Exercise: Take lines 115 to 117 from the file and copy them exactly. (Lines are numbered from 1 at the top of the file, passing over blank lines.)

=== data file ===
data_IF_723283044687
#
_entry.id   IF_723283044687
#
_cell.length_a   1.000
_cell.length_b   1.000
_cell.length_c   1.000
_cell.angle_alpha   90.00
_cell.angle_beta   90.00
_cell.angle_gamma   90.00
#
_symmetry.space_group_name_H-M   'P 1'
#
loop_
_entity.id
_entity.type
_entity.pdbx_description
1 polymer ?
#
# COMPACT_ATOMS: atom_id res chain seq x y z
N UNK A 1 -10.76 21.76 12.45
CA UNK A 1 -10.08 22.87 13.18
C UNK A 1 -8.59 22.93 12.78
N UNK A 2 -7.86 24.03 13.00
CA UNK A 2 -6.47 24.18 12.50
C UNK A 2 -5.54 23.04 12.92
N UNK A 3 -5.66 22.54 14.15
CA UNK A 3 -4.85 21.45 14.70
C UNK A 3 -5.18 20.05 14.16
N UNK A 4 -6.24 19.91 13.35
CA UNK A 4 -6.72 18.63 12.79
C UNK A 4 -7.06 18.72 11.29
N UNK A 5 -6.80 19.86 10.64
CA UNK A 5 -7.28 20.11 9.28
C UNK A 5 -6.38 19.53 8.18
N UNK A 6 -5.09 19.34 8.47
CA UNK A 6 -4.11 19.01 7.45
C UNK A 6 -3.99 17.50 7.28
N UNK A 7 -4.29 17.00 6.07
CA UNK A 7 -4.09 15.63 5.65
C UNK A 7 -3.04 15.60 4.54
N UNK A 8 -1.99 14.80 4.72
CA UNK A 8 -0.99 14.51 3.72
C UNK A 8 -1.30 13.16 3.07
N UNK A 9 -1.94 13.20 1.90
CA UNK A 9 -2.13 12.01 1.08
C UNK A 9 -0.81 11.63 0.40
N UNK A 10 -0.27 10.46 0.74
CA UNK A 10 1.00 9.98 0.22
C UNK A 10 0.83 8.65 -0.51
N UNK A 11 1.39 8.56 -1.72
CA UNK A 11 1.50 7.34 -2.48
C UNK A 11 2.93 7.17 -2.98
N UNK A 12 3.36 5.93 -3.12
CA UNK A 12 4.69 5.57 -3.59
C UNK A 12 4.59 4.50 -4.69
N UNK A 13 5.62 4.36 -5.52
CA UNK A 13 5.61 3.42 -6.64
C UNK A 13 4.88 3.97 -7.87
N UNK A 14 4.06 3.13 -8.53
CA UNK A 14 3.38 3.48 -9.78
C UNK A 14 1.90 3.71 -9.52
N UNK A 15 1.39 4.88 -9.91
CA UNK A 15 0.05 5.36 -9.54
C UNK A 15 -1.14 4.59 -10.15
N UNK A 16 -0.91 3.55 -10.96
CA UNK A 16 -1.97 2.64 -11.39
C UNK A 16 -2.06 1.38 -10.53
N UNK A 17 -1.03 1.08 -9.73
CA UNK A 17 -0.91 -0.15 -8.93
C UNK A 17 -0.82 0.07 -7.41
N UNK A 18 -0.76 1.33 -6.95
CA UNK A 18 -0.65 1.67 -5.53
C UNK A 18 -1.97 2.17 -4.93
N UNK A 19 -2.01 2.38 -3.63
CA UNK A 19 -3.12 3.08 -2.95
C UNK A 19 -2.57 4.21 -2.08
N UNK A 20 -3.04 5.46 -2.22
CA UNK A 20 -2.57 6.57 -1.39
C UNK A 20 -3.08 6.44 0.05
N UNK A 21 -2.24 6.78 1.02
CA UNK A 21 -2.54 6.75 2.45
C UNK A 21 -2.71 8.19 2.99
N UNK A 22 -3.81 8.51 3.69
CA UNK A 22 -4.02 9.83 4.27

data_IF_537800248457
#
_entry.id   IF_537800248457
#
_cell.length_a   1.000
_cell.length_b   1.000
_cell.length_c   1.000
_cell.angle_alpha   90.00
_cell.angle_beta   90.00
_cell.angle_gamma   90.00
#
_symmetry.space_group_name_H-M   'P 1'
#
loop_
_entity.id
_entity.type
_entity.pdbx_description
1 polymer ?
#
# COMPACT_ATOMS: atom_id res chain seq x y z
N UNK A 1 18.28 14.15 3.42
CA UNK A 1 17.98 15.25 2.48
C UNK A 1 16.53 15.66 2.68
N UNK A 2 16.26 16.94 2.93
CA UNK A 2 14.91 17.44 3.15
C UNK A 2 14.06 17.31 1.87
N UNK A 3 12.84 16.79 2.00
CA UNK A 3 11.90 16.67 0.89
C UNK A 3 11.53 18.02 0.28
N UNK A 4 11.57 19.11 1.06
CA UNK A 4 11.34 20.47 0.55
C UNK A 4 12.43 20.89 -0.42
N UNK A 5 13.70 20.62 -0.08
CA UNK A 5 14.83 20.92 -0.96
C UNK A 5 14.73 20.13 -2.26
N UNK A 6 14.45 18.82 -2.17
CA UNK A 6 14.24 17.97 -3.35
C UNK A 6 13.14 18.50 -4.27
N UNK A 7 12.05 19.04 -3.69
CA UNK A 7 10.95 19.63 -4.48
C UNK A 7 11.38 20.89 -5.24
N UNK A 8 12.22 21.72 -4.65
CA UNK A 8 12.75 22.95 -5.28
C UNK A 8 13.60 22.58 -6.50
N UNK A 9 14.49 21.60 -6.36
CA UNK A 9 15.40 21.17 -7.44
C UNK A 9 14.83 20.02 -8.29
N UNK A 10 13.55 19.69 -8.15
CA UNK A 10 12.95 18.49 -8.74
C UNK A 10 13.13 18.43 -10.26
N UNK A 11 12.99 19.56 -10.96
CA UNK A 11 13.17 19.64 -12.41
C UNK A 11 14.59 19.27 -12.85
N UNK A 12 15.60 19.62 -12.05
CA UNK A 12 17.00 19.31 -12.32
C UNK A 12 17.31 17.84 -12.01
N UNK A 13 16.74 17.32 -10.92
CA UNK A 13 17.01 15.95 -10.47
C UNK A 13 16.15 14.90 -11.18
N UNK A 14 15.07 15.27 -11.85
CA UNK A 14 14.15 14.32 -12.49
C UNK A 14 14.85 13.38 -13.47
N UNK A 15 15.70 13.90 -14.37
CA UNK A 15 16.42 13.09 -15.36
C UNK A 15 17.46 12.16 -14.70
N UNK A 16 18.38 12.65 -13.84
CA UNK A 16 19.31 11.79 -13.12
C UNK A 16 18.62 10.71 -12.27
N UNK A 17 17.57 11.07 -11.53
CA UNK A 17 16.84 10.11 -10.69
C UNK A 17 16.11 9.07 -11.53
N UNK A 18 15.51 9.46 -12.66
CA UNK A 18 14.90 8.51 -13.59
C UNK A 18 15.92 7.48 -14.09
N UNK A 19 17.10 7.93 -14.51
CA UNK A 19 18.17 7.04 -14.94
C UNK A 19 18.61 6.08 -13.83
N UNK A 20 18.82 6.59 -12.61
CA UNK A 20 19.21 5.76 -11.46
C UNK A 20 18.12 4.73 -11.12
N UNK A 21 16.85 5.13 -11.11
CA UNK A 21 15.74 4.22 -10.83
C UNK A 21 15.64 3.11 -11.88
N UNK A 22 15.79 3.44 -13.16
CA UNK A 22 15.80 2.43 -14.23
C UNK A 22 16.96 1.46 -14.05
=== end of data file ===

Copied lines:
N UNK A 4 11.57 19.11 1.06
CA UNK A 4 11.34 20.47 0.55
C UNK A 4 12.43 20.89 -0.42